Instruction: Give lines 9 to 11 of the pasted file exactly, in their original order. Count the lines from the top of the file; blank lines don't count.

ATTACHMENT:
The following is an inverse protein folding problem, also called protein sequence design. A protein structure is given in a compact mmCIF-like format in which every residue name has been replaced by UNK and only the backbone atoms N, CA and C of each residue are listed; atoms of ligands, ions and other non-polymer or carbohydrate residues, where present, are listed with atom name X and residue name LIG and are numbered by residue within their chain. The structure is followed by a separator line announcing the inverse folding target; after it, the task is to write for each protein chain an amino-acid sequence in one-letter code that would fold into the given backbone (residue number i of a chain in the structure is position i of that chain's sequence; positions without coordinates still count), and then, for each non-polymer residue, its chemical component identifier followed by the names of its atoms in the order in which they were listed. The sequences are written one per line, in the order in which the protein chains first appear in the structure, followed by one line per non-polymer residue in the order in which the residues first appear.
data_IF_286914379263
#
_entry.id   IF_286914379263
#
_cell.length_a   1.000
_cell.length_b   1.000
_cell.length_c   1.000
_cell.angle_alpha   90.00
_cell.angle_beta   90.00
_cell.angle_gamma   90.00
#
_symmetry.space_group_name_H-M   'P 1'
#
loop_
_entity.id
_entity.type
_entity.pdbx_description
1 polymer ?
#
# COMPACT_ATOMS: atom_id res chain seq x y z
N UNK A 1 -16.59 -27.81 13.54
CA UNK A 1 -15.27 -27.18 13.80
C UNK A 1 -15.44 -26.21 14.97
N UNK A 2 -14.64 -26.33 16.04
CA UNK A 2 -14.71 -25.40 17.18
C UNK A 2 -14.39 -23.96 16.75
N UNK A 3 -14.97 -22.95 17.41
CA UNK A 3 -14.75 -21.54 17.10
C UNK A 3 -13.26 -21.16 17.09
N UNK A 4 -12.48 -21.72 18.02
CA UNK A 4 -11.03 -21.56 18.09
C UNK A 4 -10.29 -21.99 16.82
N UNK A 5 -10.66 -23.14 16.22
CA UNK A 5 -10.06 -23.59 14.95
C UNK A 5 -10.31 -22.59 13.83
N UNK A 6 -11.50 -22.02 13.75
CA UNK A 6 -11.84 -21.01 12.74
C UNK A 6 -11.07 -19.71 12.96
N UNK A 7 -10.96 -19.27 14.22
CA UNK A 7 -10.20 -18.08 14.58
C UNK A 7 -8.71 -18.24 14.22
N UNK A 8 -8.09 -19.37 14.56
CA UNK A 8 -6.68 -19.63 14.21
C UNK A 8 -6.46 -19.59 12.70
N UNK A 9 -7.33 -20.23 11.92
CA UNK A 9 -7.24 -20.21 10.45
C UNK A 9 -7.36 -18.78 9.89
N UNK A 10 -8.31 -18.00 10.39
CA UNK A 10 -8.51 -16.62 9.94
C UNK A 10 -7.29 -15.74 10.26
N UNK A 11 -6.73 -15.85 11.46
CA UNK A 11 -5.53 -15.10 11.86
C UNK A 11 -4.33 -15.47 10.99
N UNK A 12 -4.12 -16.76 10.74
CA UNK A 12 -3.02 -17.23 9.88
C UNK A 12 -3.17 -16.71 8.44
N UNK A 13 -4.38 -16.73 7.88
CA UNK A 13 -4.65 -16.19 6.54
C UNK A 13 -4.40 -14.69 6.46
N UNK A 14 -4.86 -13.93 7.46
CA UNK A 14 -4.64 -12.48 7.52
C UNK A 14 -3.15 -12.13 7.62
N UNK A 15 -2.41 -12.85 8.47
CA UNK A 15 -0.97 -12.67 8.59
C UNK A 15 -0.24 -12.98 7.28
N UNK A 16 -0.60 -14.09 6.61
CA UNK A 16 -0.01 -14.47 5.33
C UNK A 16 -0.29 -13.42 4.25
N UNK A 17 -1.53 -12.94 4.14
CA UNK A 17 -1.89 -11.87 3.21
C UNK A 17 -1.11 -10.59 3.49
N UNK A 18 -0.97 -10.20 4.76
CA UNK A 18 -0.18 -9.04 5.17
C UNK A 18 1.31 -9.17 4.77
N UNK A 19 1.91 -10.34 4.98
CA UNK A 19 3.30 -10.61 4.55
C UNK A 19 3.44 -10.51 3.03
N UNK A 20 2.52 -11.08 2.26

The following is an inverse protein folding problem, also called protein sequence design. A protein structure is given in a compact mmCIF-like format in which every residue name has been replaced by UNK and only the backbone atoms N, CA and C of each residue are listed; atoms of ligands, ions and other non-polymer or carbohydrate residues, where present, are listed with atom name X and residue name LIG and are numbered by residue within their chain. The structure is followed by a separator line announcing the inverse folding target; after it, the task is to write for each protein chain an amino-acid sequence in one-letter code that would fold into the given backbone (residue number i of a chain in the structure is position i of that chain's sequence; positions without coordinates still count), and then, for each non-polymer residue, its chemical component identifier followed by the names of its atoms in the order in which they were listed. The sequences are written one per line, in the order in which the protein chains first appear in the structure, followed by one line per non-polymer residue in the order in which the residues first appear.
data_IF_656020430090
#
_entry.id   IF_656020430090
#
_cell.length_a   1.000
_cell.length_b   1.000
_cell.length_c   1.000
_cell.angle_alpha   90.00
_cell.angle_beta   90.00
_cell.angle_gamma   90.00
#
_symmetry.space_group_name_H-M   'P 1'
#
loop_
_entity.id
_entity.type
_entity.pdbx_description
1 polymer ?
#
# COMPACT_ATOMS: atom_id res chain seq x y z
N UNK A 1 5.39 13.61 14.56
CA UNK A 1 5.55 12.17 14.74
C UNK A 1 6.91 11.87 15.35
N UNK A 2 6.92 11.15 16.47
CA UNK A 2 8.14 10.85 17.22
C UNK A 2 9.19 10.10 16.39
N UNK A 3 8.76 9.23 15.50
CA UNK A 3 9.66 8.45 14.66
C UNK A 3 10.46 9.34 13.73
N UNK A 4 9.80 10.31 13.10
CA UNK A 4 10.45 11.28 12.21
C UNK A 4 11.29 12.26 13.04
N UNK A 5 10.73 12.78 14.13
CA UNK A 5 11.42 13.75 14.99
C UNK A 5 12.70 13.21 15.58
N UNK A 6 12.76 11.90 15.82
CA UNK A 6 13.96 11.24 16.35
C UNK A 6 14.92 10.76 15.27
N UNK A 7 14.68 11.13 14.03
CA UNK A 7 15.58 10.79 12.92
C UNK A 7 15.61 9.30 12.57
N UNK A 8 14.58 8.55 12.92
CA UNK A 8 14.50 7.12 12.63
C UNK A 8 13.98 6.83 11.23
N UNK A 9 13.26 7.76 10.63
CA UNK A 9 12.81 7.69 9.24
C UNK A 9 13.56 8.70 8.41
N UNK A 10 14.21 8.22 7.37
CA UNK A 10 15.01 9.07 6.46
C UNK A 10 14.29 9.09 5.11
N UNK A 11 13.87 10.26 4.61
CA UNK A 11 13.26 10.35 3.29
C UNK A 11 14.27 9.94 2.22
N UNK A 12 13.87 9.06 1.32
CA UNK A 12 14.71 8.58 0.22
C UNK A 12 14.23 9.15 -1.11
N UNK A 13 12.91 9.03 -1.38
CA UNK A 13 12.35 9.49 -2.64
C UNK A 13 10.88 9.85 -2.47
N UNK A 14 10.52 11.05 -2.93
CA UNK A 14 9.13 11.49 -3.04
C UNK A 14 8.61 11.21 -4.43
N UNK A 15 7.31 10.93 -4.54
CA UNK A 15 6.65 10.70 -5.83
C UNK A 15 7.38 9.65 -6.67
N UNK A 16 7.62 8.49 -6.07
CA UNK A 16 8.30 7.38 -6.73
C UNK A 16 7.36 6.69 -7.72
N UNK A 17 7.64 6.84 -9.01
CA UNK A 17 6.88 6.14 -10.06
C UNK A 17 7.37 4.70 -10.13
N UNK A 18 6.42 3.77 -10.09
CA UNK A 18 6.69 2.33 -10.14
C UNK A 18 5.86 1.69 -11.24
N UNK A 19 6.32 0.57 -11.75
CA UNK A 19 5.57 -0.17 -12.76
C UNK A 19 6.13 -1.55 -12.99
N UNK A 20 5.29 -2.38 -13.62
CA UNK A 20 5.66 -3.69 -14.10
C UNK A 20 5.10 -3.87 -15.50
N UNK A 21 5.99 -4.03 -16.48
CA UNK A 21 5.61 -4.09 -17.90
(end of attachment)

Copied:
_cell.angle_alpha   90.00
_cell.angle_beta   90.00
_cell.angle_gamma   90.00